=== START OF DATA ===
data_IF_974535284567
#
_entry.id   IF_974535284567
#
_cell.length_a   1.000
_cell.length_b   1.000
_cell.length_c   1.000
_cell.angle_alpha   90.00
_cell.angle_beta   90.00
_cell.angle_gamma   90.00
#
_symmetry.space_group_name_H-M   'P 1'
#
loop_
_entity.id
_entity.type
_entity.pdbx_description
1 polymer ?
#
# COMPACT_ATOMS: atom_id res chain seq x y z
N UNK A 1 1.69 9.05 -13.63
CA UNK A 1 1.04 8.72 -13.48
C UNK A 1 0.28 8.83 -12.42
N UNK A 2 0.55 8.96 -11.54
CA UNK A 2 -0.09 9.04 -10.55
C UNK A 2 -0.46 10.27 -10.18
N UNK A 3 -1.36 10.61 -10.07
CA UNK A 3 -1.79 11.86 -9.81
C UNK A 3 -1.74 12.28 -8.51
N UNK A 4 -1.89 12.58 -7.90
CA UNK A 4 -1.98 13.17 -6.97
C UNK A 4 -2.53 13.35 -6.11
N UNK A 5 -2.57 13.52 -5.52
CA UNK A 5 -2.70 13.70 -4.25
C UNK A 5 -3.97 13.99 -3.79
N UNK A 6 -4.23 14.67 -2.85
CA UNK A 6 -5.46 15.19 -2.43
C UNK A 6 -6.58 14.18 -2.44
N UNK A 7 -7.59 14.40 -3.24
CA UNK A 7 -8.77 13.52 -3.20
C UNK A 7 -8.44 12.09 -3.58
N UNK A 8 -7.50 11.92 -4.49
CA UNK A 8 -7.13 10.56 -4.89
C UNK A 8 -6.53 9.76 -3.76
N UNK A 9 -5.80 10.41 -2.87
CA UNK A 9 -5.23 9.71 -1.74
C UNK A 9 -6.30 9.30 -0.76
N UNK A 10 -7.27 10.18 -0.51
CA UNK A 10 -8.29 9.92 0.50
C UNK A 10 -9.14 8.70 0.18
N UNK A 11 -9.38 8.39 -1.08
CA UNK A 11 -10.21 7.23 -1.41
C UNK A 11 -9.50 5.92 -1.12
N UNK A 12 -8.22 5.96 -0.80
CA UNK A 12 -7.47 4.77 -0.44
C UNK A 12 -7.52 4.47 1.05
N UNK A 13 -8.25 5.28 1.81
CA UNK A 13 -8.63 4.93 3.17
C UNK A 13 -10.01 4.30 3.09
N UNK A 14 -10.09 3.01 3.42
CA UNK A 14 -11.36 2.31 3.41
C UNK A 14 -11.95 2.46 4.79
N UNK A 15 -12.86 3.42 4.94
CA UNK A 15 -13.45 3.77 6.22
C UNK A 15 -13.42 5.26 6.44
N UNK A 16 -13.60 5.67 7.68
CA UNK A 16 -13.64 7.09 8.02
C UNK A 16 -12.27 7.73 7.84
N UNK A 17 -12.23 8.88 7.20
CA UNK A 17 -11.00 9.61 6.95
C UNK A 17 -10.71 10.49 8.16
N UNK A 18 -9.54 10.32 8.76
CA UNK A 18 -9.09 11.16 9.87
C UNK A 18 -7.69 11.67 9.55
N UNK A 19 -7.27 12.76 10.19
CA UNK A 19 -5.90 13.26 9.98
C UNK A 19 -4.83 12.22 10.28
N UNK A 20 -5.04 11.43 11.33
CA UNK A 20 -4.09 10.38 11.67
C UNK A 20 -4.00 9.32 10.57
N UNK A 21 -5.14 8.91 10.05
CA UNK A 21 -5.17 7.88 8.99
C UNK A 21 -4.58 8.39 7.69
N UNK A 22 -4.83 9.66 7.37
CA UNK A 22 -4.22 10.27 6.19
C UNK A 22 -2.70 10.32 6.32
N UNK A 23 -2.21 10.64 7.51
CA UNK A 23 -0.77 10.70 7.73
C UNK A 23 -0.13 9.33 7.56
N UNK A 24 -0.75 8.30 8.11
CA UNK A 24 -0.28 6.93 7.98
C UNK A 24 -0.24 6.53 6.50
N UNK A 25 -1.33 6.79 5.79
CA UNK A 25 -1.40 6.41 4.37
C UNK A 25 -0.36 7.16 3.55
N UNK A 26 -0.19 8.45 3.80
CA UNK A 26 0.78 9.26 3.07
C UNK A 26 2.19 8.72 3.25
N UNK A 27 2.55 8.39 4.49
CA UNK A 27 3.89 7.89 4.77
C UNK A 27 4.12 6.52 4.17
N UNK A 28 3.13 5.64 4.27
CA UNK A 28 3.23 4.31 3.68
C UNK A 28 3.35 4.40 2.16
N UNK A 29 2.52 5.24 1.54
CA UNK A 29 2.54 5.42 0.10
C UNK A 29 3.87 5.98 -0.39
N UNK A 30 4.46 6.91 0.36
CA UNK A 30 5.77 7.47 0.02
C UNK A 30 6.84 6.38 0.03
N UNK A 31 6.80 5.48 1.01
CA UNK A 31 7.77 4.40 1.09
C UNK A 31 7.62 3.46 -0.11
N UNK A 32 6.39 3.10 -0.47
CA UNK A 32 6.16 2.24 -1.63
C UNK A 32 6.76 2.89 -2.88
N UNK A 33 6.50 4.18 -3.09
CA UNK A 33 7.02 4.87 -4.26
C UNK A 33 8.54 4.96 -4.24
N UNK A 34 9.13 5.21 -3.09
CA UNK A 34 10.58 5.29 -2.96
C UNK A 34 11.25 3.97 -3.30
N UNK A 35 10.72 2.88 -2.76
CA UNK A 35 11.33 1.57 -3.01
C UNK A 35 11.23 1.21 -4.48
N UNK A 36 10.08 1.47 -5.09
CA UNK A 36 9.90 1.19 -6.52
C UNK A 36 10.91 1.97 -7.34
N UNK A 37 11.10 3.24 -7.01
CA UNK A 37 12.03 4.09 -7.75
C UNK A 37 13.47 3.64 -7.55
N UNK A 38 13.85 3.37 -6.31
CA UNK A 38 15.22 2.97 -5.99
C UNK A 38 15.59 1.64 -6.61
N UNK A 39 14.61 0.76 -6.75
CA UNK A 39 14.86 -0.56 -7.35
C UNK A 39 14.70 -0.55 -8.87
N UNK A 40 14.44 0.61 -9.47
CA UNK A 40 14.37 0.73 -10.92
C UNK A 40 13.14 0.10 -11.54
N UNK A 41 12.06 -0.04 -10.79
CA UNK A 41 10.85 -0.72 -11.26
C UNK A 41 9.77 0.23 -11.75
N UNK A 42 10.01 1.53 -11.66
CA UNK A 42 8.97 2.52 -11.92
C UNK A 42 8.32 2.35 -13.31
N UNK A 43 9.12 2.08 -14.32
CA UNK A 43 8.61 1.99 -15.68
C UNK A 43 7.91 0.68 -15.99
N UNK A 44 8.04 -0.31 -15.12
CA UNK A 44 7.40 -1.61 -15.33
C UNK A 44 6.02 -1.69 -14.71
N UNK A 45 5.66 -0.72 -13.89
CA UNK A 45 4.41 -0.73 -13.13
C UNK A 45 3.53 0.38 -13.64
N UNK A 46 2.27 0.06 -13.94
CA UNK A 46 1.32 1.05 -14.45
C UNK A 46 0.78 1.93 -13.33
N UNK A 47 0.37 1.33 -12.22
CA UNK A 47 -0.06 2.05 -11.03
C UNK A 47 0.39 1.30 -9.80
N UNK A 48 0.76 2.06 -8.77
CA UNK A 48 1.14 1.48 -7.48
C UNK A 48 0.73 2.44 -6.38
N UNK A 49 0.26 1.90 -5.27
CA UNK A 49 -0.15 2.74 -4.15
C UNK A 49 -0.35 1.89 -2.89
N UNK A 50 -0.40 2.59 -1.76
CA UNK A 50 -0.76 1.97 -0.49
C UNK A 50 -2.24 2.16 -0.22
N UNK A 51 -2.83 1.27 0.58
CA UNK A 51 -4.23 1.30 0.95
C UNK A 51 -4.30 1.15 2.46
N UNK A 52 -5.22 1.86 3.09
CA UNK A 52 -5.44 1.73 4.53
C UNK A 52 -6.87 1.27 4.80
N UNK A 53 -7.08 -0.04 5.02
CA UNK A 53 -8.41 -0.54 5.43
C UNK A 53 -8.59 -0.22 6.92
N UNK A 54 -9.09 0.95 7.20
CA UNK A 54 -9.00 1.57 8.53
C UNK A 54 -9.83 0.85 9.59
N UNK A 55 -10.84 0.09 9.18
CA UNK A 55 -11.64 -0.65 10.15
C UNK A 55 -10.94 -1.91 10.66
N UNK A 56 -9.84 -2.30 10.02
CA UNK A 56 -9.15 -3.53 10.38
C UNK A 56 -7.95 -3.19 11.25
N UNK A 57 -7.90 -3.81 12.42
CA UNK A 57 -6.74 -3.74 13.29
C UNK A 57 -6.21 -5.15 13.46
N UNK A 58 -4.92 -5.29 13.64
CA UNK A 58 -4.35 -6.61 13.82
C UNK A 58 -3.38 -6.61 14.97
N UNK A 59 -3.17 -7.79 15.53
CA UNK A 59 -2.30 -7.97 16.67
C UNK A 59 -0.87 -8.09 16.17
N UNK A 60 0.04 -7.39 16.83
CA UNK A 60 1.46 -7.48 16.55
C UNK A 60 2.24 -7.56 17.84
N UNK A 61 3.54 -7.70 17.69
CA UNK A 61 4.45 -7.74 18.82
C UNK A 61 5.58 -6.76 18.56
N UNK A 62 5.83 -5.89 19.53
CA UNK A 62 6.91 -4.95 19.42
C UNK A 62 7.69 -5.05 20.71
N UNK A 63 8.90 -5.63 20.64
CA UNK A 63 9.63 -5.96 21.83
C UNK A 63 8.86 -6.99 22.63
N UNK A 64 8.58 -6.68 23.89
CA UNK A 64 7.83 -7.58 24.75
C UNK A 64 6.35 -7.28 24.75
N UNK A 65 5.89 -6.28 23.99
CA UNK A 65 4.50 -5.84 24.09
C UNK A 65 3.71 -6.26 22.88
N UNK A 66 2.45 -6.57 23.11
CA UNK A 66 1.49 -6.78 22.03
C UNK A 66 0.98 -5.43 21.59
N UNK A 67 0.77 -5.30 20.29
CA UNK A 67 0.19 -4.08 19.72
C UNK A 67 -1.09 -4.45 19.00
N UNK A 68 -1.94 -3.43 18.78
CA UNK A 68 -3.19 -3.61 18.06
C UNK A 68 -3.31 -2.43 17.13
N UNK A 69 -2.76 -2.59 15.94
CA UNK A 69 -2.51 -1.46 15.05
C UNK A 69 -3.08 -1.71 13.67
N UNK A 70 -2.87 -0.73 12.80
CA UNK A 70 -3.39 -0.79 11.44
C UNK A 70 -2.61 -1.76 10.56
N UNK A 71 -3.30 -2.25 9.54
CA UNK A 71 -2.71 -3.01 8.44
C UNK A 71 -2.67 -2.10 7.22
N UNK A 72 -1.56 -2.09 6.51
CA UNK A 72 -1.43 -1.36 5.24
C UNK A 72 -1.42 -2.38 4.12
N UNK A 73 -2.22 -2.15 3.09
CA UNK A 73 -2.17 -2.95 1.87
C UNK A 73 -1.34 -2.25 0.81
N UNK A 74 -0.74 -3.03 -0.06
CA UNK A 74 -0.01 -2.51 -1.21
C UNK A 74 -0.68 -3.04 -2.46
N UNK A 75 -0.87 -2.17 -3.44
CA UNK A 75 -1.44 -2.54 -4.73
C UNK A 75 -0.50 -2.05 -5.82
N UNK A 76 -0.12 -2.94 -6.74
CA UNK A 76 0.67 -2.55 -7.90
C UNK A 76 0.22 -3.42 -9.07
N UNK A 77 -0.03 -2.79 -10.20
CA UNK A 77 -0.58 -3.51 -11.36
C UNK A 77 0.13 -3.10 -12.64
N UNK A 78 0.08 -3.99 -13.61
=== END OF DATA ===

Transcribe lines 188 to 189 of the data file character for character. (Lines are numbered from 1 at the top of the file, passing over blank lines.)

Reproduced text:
C UNK A 56 -7.95 -3.19 11.25
N UNK A 57 -7.90 -3.81 12.42